Memoirs of a Superfan, Vol. 3.3

A GENTLE BREEZE IN THE VILLAGE was the most warm, pleasant two hours I could have ever asked for. I do have to say it “Turrelled” me, but in the most welcome way possible. It Turrelled my heart.


Naoshima Island, in Japan’s Seto Inland Sea, is an art refuge. Commissioned artworks grace the hills and shores of this tranquil, scenic setting. You can even spend the night in a museum which is also a hotel. Nearby is the Chichu Art Museum, housing works by accomplished modern masters. It’s an art immersion experience, much like the SFIAAFF. It was here that I encountered the works of James Turrell for the first time. He is nothing less than a sorcerer of the visual sense. His Open Sky project is a perfect example. You enter a smallish, square, concrete room at dusk with about 30 other participants, and take your seat around the edge. Above, the ceiling has an open square cut into it, framing the sky above. Gradually, as the sunlight starts to fade, a perimeter of lights tucked out of sight above us turns on, and emanates a succession of colors, from light green to deep purples and everything in between. There’s a silky blending of colors that play on the walls and the frame of the open sky ceiling. And here’s where Turrell gets into your head. The sky changes colors. As the frame shifts from light pastels to deep, dark hues, and your iris compensates, the sky seems to instantly shift from light blue to charcoal black. Turrell is manipulating your iris, retina, and brain tissue to produce his illusion. It’s a seductive and powerful demonstration, and for me, a bit unnerving. All his other works on the island have this same quality – the artist demonstrating a kind of power, bending photons to produce phantasm. It was pleasing, but there was a moment I felt a bit man-handled as well.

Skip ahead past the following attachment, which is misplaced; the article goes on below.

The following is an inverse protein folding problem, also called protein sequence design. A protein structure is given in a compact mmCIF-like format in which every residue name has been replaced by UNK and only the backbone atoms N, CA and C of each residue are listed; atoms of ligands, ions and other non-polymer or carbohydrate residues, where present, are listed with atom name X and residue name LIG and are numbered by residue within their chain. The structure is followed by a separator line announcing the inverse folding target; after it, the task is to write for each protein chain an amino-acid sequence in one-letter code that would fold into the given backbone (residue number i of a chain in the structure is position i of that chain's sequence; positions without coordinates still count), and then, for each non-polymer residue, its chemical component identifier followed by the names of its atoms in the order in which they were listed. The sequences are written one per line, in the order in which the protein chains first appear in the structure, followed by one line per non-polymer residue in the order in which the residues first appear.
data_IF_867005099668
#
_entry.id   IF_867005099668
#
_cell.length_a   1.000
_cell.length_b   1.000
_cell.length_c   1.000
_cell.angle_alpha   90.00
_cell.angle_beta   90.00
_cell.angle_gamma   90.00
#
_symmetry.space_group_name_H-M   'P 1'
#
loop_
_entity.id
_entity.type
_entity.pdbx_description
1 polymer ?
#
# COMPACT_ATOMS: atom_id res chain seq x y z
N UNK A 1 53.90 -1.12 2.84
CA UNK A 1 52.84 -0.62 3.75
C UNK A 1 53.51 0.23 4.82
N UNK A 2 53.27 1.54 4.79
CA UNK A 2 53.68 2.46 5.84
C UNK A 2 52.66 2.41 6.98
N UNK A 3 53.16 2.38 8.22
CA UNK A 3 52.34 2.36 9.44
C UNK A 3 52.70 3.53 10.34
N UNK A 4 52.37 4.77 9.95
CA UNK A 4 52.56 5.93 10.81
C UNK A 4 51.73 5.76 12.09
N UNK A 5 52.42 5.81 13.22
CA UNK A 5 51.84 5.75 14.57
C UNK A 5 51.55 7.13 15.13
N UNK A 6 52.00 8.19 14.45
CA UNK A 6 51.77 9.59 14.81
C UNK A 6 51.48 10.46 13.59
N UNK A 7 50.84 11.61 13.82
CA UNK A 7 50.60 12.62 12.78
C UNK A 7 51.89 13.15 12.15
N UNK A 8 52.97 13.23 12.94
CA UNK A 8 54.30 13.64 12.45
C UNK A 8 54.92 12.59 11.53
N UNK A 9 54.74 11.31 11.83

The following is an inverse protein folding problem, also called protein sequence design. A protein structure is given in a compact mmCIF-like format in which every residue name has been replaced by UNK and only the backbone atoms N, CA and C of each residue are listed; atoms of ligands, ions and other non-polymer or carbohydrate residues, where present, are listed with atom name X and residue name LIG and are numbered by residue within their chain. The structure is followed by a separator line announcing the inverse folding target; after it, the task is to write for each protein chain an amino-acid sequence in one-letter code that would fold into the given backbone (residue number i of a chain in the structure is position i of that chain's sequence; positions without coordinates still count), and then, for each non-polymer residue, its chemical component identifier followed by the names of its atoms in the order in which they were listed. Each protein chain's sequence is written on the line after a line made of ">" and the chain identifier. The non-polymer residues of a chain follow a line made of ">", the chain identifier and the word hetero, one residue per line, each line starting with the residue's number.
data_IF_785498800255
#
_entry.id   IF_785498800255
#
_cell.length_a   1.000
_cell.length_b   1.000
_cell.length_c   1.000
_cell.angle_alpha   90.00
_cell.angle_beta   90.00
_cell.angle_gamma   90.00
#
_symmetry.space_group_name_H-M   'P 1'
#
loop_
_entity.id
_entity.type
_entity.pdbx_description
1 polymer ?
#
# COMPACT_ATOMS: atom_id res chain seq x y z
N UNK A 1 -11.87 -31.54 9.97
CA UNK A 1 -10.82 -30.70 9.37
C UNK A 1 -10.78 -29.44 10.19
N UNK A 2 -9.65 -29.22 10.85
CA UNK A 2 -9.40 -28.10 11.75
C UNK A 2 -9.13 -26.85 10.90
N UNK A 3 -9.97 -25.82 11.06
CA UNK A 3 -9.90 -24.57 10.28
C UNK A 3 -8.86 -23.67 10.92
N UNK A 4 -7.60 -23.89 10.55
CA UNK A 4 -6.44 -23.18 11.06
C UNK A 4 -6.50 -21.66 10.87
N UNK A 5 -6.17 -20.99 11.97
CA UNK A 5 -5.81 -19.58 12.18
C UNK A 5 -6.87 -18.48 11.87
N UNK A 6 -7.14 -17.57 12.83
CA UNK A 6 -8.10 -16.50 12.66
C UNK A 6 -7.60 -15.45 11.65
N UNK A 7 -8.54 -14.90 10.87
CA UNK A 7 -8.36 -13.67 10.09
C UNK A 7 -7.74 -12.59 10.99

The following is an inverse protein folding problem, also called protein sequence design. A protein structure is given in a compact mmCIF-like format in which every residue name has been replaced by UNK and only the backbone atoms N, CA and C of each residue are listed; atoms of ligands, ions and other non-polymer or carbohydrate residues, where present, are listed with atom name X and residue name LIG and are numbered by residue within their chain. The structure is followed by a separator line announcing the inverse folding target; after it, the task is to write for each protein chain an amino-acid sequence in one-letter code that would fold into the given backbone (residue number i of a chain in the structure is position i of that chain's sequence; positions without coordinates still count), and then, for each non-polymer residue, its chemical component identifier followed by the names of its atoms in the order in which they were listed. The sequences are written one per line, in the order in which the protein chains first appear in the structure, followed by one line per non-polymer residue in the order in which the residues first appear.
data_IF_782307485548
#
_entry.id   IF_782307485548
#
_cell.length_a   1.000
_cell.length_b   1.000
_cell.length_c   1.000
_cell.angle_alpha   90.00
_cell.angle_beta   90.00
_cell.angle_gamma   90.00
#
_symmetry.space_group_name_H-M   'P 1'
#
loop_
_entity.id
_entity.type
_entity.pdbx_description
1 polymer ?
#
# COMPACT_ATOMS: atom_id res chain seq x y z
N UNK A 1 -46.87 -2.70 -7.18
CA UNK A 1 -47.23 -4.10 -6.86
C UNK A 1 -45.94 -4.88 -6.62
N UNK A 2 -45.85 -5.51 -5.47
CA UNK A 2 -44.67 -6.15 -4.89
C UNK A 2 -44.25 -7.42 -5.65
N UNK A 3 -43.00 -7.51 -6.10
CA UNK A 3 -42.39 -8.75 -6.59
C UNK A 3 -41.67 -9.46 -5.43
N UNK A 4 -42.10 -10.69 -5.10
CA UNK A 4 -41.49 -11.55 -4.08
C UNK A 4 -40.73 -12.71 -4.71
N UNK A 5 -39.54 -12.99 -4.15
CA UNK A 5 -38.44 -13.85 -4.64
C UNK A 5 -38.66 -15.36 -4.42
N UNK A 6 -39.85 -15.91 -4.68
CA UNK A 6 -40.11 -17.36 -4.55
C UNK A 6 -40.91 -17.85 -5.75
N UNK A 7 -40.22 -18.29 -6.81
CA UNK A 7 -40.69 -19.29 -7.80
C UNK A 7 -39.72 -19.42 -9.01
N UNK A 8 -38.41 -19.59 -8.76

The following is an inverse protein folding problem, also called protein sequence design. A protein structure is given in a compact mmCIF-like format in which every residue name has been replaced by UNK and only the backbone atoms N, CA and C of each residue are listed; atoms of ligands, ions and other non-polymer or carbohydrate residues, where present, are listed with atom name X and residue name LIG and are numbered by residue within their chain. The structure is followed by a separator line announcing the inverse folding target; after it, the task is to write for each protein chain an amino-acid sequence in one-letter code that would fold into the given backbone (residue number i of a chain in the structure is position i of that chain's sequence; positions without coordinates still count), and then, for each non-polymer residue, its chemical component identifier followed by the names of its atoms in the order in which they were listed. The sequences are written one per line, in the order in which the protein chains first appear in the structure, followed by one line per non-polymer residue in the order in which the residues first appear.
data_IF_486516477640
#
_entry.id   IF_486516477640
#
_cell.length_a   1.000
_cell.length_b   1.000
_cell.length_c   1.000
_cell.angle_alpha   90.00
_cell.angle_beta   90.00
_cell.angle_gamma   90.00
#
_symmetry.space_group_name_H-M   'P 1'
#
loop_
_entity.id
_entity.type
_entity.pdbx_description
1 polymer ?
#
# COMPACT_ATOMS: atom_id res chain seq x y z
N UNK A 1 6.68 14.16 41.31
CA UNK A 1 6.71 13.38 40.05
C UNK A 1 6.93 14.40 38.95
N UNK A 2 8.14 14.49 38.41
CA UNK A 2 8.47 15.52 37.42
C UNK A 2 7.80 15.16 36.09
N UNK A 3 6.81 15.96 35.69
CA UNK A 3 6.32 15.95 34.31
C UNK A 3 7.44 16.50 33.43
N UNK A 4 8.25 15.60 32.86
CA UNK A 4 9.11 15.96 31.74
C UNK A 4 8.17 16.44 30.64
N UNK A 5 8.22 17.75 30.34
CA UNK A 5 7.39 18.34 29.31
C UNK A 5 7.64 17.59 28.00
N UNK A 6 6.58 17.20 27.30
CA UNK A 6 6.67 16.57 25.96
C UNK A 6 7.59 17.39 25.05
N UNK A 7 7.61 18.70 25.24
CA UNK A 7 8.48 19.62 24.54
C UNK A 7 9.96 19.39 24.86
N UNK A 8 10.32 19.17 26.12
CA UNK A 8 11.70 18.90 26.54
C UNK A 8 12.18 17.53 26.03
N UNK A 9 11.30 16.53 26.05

There’s probably an “axis of manipulation” of installation artists, ranging from Turrell to, say, Maya Lin; ranging from outright invasiveness to subtlety. Artists that essentially tell you what to think or do something to your senses to artists who are so subtle that we project our own meanings onto their work.